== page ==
• [0051]
    To these 15 kg of powder were added: 150 cm3 of sodium silicate and 150 cm3 of 10N sodium hydroxide.
  • [0052]
    The blend obtained was used to manufacture cylindrically shaped agglomerated pellets 24 mm in diameter, 22 mm high. The pressure exerted on the pellet to shape it was 285 Mpa for 1 second.
  • [0053]
    The shaped pellets were stored at 25 C. for 8 hours in a carefully ventilated location, and were then oven-dried at 110 C. for 4 hours. The pellets obtained, of 25 kg unit mass, constituted a batch denoted batch C.
  • [0054]
    Example 3 was then repeated with pellets coming from lot C assembled with a ceramic foam filter identical to that used in example 2.
  • [0055]
    The number of graphite nodules observed by metallography on the cross-section of the parts was 234/mm2.
  • Example 6
  • [0056]
    Example 5 was repeated in the following conditions:
  • [0057]
    A charge of 1600 kg of cast iron was melted in an induction furnace: a sample was taken of the liquid metal and analysed.
  • [0058]
    The analysis gave:
  • [0059]
    C=3.15%, Si=1.82%, Mn=0.71%, P=0.15%, S=0.08%.
  • [0060]
    Its eutectic temperature was 1136 C.
  • [0061]
    This cast iron was used to cast parts with a unit mass of about 1 kg, placed in clusters in a 20 part mould fed by an inflow conduit in which was placed a moulded pellet supported by a filter constituted by a refractory foam with an average pore diameter of 5 mm.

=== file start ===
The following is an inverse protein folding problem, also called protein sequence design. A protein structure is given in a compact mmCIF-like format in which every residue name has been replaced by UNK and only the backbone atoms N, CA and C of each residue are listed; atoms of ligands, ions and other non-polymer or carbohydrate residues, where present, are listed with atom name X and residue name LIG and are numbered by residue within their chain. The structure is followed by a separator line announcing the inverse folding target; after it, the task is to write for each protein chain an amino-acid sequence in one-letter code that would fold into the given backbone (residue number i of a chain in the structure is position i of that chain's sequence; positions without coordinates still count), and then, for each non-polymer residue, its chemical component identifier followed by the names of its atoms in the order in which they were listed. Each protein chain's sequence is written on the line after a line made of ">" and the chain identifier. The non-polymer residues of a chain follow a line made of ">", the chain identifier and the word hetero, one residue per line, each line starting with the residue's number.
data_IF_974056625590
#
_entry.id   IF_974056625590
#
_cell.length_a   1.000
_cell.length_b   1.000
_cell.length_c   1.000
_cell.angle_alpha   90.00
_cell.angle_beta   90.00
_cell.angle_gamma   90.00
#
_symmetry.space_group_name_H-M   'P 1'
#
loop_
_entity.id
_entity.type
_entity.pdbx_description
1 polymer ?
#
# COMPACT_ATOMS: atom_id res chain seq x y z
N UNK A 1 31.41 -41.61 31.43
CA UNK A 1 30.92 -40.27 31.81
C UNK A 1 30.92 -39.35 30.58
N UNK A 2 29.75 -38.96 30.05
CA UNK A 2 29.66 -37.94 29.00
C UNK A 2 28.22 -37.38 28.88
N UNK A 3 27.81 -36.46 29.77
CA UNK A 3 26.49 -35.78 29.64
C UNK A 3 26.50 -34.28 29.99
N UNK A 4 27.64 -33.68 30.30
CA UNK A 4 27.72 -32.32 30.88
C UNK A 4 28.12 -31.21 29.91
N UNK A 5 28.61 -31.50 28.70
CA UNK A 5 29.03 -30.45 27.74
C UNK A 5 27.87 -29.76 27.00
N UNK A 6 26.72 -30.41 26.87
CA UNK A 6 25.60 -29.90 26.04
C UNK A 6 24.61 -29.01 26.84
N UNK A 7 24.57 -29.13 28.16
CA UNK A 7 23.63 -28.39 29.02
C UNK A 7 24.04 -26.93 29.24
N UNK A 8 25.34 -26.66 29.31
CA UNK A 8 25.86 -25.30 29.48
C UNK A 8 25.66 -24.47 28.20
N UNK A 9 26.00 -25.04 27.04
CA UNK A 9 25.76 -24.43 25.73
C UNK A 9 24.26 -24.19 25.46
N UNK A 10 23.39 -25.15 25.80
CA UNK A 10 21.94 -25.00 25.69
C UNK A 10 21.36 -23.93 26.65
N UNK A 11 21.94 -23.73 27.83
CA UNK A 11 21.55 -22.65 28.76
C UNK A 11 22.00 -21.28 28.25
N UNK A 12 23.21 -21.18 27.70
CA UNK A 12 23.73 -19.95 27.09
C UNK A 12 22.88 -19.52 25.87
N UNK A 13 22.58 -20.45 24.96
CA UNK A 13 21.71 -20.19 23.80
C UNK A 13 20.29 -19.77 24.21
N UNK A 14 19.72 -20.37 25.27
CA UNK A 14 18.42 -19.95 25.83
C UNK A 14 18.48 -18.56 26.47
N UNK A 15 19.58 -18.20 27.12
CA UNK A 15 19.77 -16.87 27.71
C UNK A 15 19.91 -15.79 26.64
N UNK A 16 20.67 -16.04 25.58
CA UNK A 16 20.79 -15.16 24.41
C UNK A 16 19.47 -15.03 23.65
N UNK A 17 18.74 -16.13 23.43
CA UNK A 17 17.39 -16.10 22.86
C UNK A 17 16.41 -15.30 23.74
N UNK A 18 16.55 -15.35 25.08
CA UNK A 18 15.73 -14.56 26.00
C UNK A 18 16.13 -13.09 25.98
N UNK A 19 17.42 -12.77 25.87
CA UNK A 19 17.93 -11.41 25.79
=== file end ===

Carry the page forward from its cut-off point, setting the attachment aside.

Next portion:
• [0062]
    The moulded pellet employed came from batch C.
  • [0063]
    The number of eutectic cells observed by metallography on the cross-section of the parts was 310/mm2.
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Classifications
U.S. Classification75/306
International ClassificationB22D1/00, B22D27/20, C21C1/08, C21C1/10
Cooperative ClassificationB22D1/007, C21C1/105
European ClassificationC21C1/10B, B22D1/00S
Legal Events
DateCodeEventDescription
Mar 27, 2002ASAssignment
Owner name: PECHINEY ELECTROMETALLURGIE, FRANCE
Free format text: ASSIGNMENT OF ASSIGNORS INTEREST;ASSIGNOR:MARGARIA, THOMAS J.;REEL/FRAME:012767/0523
Effective date: 20020306
Feb 14, 2007FPAYFee payment
Year of fee payment: 4
Feb 15, 2011FPAYFee payment
Year of fee payment: 8
Jan 28, 2015FPAYFee payment
Year of fee payment: 12